BEIRUT: U.S. Democratic congressman Anthony Weiner has come under fire in recent weeks after admitting to sending lewd images to women over the Internet, but Middle East policy experts say the international scandal over the lawmaker’s private behavior pales in comparison to the more egregious offenses he has committed against people in the region.
As Juan Cole, professor of history at the University of Michigan and Middle East expert and analyst recently wrote on his blog Informed Comment, “The real scandal surrounding Anthony Weiner is that he is bigoted against Palestinians … Weiner is so blinded by his allegiance to Israel and so studied in his ignorance of the Middle East that he has played a uniformly sinister role in that aspect of foreign policy.”
Weiner’s claims that Israel is the only true democracy in the region, and moves such as calling for Columbia University professor Joseph Massad to step down, based on student claims of anti-Semitism which turned out to have no basis, are common enough in American pro-Israel politics.
However, many of Weiner’s stances and actions on the issues have betrayed a dangerous lack of understanding of the region, and the media fixation on other issues is worrying, analysts say.
As As’ad Abu Khalil, professor of political science at California State University and author of the Angry Arab blog told The Daily Star, when media attention focuses on issues such as Weiner’s preoccupation with photographing certain body parts, rather than those issues which affect people’s lives in the Middle East, “It says that some insults and offenses [against Arabs and Muslims] are not only permitted, but they are even encouraged in the political calculations of the U.S.”
Consistently and avidly pro-Israel, Weiner in May 2006 called for the Palestinian delegation to be refused entry to the U.N., stating that they “should start packing their little Palestinian terrorist bags.”
He justified this stance in an interview on Democracy Now! in September of that year, saying: “The PLO is a terrorist organization. It’s acknowledged it’s a terrorist organization by the U.S. State Department.”
In actuality, the PLO was removed from the U.S. terror blacklist nearly 20 years beforehand, in 1988.
He then claimed that Mahmoud Abbas, who has headed the Palestine Liberation Organization since Yasser Arafat’s death in 2004, does not in fact hold said position, stating, “Mahmoud Abbas does not represent – I hope he doesn’t represent the PLO. He certainly doesn’t say he does. He represents the Palestinian Authority.”
In January 2009, toward the end of the devastating Gaza War – which led to nearly 1,500 mainly civilian deaths in the Gaza Strip, and 13 Israeli deaths, mainly military – Weiner told Congress that the Israelis were using restraint in their military campaign.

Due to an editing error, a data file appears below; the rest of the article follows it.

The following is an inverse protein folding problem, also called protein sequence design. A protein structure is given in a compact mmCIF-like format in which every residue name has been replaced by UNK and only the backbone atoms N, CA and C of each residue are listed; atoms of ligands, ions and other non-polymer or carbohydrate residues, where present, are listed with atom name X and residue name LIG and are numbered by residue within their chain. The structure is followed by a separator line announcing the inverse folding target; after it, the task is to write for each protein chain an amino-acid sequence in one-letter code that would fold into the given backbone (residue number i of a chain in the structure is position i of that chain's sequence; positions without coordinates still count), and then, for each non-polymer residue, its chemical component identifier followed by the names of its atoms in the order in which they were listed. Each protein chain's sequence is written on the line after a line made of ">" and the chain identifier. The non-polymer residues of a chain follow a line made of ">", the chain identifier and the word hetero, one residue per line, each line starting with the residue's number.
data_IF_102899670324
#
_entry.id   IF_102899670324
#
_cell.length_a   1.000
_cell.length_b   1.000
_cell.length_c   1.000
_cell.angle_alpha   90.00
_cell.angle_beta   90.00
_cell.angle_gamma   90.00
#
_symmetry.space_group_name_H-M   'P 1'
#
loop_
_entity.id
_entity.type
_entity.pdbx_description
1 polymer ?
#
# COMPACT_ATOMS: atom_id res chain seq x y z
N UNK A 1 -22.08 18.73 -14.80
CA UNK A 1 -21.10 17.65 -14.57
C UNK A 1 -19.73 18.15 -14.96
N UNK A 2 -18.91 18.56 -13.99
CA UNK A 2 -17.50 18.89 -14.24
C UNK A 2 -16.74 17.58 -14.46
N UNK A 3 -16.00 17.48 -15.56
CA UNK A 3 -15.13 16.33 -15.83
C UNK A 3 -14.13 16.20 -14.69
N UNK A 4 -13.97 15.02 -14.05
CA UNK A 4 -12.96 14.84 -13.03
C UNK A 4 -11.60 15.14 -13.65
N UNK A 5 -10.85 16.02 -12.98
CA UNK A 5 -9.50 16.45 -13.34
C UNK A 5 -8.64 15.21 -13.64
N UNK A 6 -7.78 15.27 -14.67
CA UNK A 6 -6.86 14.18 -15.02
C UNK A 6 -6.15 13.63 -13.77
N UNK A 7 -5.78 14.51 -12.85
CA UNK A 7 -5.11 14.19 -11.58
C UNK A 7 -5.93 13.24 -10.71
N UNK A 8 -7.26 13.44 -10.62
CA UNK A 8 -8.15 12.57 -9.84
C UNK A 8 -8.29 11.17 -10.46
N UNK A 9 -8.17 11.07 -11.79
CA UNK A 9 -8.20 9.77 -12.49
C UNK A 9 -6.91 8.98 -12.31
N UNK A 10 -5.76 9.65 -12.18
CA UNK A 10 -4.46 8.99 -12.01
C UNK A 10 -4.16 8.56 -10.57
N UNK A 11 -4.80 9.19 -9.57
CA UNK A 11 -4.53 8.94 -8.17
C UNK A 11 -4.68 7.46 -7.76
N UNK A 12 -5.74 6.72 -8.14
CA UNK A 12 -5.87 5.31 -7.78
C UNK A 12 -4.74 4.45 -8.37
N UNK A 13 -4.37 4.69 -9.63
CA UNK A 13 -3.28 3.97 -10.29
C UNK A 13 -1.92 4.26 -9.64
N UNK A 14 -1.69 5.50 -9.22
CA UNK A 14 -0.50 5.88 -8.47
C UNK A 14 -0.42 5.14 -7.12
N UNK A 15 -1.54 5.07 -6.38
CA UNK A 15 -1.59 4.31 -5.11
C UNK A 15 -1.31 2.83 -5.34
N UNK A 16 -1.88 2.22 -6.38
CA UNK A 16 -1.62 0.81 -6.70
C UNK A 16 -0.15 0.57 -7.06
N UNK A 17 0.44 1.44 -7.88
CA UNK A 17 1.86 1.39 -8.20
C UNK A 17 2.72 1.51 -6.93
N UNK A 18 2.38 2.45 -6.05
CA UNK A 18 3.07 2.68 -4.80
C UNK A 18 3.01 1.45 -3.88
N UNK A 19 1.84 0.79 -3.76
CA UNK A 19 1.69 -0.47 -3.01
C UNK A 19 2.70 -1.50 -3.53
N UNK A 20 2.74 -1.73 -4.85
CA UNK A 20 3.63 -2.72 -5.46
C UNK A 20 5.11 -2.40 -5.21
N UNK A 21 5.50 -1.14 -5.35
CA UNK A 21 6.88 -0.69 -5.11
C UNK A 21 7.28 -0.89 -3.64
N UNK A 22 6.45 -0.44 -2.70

As evidence, Weiner said that the Israeli army’s tactic of going “home by home” looking for rockets was “as surgical a job as possible.”
Citing the alleged defensive nature of Israel’s foreign policy, Weiner added, “Israel more so than I think than any nation maybe in the history of the planet has always essentially taken one, two, three, ten body blows before they react.” The Gaza War began with a surprise Israeli airstrike on the Gaza Strip.
Weiner concluded his speech by stating that the Israelis are, by nature, diplomatic creatures, and that the Palestinians are not. “Whenever there is a possibility of negotiating, the Israelis say yes, and it is the Palestinians, with the support of their neighbors in the region, that say no.”
Alex S. Lubin, current chair of the American Studies Department at the University of New Mexico who will join the American University of Beirut as director of the Center for American Studies and Research in the fall, told The Daily Star that little attention was given to Weiner’s stances in the U.S.
“These positions on Palestine went largely unnoticed in the U.S. public sphere, and in general, there is little public debate about military and financial support for Israel. The largely absent role of Palestine in U.S. public discourse makes it difficult for there to be critical analysis of U.S./Middle East relations.”
A preoccupation with Palestine’s neighbors, and in particular Lebanon and Hezbollah, has also been prominent in Weiner’s attitude to the Middle East.
Unreferenced news reports that Hezbollah were targeting “Jewish institutions” in New York City were cited in Weiner’s 2006 call for the release of $25 million from Homeland Security to protect such buildings, and his campaign which began in 2007 for tougher federal laws to curb the illegal sale of tobacco was largely based on his claims that “the black market sale of cigarettes are funding terrorist groups such as Hamas and Hezbollah.”
During the 2006 summer war against Lebanon – which led to around 1,300, mainly civilian, Lebanese deaths, and 120, mainly military, Israeli deaths – Weiner claimed that the U.N. “seems to be siding with the terrorists.”
He traveled to Israel directly after the war had ended, saying, “”This is a time of need for our ally.”
He refused to condemn Israel’s use of cluster bombs in south Lebanon, saying that, “There is no doubt that there are innocent victims in this conflict … But at the end of the day, this is Israel taking a defensive action that it didn’t choose.”
While his “sexting” exploits may be unbecoming of a married man in a public position of power whose wife is expecting their first child, Weiner’s foreign policy failings have gone ignored.
Lubin said: “What has been unquestioned in the scandal, and in the U.S. public sphere in general, is how Weiner could be both politically left in U.S. domestic politics and politically right in world affairs, especially as they relate to Palestine.”